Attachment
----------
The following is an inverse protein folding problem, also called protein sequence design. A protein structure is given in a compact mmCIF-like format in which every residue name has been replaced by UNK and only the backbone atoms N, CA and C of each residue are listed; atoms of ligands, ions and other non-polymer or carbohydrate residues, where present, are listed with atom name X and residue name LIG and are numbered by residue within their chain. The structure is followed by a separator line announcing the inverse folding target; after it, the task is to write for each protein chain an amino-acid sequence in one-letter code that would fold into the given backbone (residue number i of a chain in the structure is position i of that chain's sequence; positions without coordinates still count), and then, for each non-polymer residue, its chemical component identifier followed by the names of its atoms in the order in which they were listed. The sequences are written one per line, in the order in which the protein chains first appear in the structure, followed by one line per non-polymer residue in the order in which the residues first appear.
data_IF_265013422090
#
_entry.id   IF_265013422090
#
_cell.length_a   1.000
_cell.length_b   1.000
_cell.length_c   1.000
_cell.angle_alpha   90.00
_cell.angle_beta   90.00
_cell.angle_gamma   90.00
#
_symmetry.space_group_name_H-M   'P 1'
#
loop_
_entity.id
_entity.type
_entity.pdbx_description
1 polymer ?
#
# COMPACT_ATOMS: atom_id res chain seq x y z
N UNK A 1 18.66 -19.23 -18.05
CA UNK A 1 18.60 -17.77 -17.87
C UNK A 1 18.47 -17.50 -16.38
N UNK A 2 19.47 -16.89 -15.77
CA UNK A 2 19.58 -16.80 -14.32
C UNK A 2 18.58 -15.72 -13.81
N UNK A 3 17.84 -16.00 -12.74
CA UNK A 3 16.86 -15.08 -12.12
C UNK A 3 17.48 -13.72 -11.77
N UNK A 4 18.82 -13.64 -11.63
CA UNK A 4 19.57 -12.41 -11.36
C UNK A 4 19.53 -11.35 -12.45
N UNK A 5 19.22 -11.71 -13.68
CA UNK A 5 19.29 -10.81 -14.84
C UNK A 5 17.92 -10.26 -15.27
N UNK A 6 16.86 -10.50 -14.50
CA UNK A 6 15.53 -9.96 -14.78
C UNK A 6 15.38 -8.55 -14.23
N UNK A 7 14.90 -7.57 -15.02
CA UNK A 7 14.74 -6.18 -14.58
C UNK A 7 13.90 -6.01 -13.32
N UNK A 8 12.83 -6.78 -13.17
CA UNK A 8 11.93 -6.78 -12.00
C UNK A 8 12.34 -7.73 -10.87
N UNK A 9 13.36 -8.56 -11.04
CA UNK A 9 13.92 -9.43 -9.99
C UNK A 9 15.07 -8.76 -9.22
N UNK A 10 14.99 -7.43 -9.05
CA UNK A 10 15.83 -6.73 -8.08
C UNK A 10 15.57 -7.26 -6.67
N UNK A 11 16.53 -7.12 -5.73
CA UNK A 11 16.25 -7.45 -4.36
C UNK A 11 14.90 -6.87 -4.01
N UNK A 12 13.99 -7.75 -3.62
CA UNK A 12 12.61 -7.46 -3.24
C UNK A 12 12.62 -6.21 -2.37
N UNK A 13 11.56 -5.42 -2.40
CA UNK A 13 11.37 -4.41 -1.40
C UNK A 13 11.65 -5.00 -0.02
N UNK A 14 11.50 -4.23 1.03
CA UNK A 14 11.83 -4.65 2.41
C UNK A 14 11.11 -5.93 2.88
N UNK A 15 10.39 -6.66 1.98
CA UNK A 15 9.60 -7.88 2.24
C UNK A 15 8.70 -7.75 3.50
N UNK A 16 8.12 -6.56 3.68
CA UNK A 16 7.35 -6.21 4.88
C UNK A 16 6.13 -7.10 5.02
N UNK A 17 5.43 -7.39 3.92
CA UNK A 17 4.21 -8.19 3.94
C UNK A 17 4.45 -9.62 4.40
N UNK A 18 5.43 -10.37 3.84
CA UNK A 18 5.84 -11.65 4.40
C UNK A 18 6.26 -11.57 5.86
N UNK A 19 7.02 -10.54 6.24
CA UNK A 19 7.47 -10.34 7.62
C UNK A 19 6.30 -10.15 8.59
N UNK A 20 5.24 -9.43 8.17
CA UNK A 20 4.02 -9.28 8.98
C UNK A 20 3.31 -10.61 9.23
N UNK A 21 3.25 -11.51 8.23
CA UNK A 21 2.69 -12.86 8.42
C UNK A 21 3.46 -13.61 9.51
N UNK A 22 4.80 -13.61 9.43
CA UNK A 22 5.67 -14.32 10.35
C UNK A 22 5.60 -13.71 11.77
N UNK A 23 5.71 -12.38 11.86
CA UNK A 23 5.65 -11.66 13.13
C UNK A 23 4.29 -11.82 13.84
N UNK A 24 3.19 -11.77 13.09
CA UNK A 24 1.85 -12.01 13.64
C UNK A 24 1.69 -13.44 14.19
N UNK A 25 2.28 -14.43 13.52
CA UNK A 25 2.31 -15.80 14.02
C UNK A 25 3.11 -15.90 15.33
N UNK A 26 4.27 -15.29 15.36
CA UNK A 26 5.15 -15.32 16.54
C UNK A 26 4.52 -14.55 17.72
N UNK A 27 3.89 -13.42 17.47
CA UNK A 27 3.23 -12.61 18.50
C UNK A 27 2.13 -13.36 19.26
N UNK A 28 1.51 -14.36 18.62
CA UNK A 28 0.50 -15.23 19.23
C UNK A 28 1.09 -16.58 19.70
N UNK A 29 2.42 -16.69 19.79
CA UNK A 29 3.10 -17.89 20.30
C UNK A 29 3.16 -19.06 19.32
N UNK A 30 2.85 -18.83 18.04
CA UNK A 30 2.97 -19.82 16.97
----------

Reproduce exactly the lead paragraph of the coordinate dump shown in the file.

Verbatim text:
The following is an inverse protein folding problem, also called protein sequence design. A protein structure is given in a compact mmCIF-like format in which every residue name has been replaced by UNK and only the backbone atoms N, CA and C of each residue are listed; atoms of ligands, ions and other non-polymer or carbohydrate residues, where present, are listed with atom name X and residue name LIG and are numbered by residue within their chain. The structure is followed by a separator line announcing the inverse folding target; after it, the task is to write for each protein chain an amino-acid sequence in one-letter code that would fold into the given backbone (residue number i of a chain in the structure is position i of that chain's sequence; positions without coordinates still count), and then, for each non-polymer residue, its chemical component identifier followed by the names of its atoms in the order in which they were listed. The sequences are written one per line, in the order in which the protein chains first appear in the structure, followed by one line per non-polymer residue in the order in which the residues first appear.